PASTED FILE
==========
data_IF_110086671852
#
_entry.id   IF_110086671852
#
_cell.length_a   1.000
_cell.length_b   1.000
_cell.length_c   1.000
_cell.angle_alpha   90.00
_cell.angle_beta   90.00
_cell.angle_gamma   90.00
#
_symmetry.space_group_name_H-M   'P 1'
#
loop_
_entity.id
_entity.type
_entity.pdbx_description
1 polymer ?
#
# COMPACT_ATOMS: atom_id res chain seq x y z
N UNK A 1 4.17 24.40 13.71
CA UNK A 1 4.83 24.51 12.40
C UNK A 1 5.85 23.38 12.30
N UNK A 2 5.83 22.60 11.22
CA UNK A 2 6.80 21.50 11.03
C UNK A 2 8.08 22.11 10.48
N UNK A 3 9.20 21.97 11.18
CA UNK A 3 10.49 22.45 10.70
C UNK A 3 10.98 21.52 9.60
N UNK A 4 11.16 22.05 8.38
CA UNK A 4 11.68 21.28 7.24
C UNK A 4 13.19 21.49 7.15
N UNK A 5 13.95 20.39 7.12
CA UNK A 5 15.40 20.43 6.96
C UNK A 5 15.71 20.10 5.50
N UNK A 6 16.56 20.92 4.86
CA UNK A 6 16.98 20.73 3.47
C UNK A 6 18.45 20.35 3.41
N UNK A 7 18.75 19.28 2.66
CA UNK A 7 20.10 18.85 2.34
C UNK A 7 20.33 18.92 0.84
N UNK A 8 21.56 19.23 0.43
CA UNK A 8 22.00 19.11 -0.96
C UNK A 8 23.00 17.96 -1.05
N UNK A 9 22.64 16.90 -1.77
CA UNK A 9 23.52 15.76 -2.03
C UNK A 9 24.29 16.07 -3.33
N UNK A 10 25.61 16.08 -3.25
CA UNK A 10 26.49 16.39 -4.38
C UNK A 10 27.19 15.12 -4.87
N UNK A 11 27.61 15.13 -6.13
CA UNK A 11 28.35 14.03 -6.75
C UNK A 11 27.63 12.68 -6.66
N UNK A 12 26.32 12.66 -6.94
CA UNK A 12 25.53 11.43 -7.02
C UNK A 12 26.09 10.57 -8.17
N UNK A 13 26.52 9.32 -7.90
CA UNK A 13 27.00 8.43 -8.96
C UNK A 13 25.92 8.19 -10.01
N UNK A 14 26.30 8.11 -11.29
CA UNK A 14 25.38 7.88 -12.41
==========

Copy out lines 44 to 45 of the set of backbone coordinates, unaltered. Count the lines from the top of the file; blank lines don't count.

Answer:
C UNK A 8 23.00 17.96 -1.05
N UNK A 9 22.64 16.90 -1.77